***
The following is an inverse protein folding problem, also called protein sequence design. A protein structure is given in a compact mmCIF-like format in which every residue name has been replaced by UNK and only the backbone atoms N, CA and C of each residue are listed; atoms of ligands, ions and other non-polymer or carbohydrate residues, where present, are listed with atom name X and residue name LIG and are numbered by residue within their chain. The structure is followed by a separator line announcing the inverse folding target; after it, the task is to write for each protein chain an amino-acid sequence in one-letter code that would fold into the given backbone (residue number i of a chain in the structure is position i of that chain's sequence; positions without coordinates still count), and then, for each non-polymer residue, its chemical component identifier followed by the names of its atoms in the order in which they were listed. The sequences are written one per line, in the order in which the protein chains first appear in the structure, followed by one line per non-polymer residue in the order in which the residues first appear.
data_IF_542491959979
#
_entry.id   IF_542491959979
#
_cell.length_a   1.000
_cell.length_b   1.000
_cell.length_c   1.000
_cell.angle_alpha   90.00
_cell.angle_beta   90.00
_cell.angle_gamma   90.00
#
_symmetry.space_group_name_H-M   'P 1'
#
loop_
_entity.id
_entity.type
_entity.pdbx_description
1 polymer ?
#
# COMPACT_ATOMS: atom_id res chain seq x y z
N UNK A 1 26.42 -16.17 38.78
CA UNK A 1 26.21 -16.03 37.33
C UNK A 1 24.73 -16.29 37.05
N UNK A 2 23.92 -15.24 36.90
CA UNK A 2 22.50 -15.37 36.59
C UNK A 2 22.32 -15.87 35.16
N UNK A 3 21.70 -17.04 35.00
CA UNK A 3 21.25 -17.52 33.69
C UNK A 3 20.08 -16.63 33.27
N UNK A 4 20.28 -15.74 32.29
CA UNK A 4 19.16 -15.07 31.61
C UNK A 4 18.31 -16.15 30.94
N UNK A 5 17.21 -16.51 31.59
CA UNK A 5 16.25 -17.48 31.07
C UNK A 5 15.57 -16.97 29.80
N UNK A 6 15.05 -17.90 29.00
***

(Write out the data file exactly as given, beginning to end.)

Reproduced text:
The following is an inverse protein folding problem, also called protein sequence design. A protein structure is given in a compact mmCIF-like format in which every residue name has been replaced by UNK and only the backbone atoms N, CA and C of each residue are listed; atoms of ligands, ions and other non-polymer or carbohydrate residues, where present, are listed with atom name X and residue name LIG and are numbered by residue within their chain. The structure is followed by a separator line announcing the inverse folding target; after it, the task is to write for each protein chain an amino-acid sequence in one-letter code that would fold into the given backbone (residue number i of a chain in the structure is position i of that chain's sequence; positions without coordinates still count), and then, for each non-polymer residue, its chemical component identifier followed by the names of its atoms in the order in which they were listed. The sequences are written one per line, in the order in which the protein chains first appear in the structure, followed by one line per non-polymer residue in the order in which the residues first appear.
data_IF_542491959979
#
_entry.id   IF_542491959979
#
_cell.length_a   1.000
_cell.length_b   1.000
_cell.length_c   1.000
_cell.angle_alpha   90.00
_cell.angle_beta   90.00
_cell.angle_gamma   90.00
#
_symmetry.space_group_name_H-M   'P 1'
#
loop_
_entity.id
_entity.type
_entity.pdbx_description
1 polymer ?
#
# COMPACT_ATOMS: atom_id res chain seq x y z
N UNK A 1 26.42 -16.17 38.78
CA UNK A 1 26.21 -16.03 37.33
C UNK A 1 24.73 -16.29 37.05
N UNK A 2 23.92 -15.24 36.90
CA UNK A 2 22.50 -15.37 36.59
C UNK A 2 22.32 -15.87 35.16
N UNK A 3 21.70 -17.04 35.00
CA UNK A 3 21.25 -17.52 33.69
C UNK A 3 20.08 -16.63 33.27
N UNK A 4 20.28 -15.74 32.29
CA UNK A 4 19.16 -15.07 31.61
C UNK A 4 18.31 -16.15 30.94
N UNK A 5 17.21 -16.51 31.59
CA UNK A 5 16.25 -17.48 31.07
C UNK A 5 15.57 -16.97 29.80
N UNK A 6 15.05 -17.90 29.00